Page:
Larger font
Smaller font
Thayer's Greek Lexicon - Contents
  • Results
  • Related
  • Featured
No results found for: "".
  • Weighted Relevancy
  • Content Sequence
  • Relevancy
  • Earliest First
  • Latest First
    Larger font
    Smaller font

    πόρρω — προνοέω


    (4206) πόρρω ((allied with πρό, Curtius , § 380)), adverb (from Plato , Xenophon down),far, at a distance, a great way off: Matthew 15:8; Mark 7:6; Luke 14:32 (cf. Winer s Grammar, § 54, 2 a.; Buttmann , § 129, 11); comparitive πορρωτέρω, in L Tr WH πορρώτερον ((Polybius , others)),further: Luke 24:28.TGL πόρρω.2


    (4207) πόρρωθεν (πόρρω), adverb (from Plato on),from afar, afar off: Luke 17:12; Hebrews 11:13; the Sept. chiefly for מֵרָחוק.TGL πόρρωθεν.2


    (4208) πόρρω ((allied with πρό, Curtius , § 380)), adverb (from Plato , Xenophon down),far, at a distance, a great way off: Matthew 15:8; Mark 7:6; Luke 14:32 (cf. Winer s Grammar, § 54, 2 a.; Buttmann , § 129, 11); comparitive πορρωτέρω, in L Tr WH πορρώτερον ((Polybius , others)),further: Luke 24:28.TGL πορρώτερον.2


    (4209) πορφύρα, πορφύρας, , the Sept. for אַרְגָמָן;TGL πορφύρα.2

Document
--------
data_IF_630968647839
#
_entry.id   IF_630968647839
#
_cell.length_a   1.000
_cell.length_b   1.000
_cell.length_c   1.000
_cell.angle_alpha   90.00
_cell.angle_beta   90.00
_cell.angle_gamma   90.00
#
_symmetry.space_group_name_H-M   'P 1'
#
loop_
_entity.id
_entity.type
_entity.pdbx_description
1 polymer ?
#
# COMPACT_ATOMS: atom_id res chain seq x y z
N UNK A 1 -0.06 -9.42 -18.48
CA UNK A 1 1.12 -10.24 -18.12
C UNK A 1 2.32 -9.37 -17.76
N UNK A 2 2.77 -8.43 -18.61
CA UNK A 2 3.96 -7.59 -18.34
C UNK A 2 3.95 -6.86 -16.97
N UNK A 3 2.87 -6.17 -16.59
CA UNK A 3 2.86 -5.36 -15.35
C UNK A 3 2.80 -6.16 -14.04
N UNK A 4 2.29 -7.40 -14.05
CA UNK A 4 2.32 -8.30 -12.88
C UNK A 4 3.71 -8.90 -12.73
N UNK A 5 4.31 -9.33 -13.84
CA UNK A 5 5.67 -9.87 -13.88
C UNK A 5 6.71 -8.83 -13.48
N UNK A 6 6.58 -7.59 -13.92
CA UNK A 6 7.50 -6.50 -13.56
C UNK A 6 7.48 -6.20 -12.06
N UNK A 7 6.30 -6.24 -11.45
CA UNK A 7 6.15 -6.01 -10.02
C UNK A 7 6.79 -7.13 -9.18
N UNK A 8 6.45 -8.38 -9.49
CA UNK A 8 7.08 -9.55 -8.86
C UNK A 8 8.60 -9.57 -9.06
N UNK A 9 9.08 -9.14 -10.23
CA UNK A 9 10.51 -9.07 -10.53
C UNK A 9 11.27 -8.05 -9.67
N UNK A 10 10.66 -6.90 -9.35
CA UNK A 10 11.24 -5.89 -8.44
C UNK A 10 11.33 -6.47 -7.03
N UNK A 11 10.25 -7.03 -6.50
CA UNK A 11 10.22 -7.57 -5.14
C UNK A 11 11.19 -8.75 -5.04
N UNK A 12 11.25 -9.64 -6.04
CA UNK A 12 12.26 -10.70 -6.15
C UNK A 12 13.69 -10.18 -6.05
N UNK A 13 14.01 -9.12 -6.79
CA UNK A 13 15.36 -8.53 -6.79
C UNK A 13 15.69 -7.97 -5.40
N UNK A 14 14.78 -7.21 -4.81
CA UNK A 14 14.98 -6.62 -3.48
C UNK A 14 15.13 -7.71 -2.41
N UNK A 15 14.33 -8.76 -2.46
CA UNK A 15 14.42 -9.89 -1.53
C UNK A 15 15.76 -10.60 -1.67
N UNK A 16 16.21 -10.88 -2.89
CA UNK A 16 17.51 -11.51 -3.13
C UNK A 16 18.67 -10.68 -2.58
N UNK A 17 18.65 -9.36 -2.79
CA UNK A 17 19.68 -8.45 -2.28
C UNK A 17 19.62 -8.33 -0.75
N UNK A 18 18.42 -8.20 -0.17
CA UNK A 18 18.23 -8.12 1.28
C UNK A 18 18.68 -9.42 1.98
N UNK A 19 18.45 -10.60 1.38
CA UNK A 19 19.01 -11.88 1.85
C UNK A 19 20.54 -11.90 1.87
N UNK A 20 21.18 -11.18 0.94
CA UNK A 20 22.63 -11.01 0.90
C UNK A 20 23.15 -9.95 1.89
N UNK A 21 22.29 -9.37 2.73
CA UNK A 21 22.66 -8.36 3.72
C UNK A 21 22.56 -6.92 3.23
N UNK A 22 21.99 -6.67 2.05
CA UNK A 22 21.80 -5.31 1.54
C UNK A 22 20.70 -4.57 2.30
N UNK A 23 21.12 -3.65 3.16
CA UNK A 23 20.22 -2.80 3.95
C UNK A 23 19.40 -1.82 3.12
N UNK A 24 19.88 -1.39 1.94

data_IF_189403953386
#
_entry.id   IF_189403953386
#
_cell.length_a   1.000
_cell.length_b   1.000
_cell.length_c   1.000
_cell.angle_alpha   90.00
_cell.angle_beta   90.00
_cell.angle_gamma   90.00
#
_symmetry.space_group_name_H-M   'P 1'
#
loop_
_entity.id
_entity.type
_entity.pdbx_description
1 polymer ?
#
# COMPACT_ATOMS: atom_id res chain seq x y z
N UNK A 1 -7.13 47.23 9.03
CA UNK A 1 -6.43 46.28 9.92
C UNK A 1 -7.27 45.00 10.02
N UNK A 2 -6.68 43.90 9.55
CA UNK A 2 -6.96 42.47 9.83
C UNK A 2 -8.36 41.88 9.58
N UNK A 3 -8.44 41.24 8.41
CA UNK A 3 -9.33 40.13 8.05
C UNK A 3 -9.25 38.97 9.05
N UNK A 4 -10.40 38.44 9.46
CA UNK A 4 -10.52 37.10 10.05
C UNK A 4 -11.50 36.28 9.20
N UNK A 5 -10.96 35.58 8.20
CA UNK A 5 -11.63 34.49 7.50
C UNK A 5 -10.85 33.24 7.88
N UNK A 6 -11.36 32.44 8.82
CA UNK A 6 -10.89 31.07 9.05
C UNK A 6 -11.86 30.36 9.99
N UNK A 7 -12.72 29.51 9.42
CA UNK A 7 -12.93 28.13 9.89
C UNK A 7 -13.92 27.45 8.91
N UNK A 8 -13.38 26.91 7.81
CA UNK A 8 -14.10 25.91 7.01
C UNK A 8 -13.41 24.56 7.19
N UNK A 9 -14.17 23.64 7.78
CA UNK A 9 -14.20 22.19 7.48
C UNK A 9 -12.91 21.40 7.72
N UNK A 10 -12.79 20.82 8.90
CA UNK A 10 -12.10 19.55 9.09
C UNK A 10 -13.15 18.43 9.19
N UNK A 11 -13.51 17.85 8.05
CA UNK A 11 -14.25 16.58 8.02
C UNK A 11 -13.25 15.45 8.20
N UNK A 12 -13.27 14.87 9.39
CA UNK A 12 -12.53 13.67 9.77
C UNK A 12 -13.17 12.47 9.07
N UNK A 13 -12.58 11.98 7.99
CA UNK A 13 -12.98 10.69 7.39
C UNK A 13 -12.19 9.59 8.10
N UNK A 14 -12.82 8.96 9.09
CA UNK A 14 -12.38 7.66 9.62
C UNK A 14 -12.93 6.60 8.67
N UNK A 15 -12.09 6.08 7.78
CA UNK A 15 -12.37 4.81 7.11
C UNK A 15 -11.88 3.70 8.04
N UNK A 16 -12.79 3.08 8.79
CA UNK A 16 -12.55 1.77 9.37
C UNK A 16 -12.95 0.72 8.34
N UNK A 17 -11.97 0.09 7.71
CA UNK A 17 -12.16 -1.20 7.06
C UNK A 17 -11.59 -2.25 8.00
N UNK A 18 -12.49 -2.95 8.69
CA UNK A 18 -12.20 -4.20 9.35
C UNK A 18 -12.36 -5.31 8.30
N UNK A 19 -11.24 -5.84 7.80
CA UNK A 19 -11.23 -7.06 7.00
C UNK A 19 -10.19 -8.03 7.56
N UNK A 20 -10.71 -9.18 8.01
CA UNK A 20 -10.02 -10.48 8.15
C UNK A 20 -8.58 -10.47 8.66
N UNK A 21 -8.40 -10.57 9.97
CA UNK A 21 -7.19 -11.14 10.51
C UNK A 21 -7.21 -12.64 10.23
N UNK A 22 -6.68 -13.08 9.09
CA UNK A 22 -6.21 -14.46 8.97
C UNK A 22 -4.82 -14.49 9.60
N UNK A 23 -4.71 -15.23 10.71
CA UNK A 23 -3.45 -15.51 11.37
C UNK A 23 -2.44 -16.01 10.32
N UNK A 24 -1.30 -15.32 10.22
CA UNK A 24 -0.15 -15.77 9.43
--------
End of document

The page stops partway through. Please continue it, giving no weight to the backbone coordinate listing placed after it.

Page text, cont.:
1. the purple-fish, a species of shell-fish or mussel: (Aeschylus , Sophocles ), Isocrates , Aristotle , others; add 1 Macc. 4:23, on which see Grimm; (cf. B. D. , under the word 1).TGL πορφύρα.3

    2. a fabric colored with the purple dye, a garment made from purple cloth (so from Aeschylus down): Mark 15:17, Mark 15:20; Luke 16:19; Revelation 17:4 Rec. ; Revelation 18:12.TGL πορφύρα.4


    (4210) πορφύρεος, πορφυρεα, πορφυρεον, in Attic and in the N. T. contracted πορφυροῦς, πορφύρα, πορφυροῦν (πορφύρα), from Homer down, purple, dyed in purple, made of a purple fabric: John 19:2, John 19:5; πορφυροῦν namely, ἔνδυμα ((Buttmann , 82 (72)); cf. Winer 's Grammar, p. 591 (550)), Revelation 17:4 (G L T Tr WH ); Revelation 18:16.TGL πορφυροῦς.2


    (4211) πορφυρόπωλις, πορφυροπωλιδος, (πορφύρα and πωλέω), a female seller of purple or of fabrics dyed in purple (Vulg. purpuraria ): Acts 16:14. (Photius , Suidas , others.)TGL πορφυρόπωλις.2


    (4212) ποσάκις (πόσος), adverb, how often: Matthew 18:21; Matthew 23:37; Luke 13:34. ((Plato s epistle, Aristotle , others.))TGL ποσάκις.2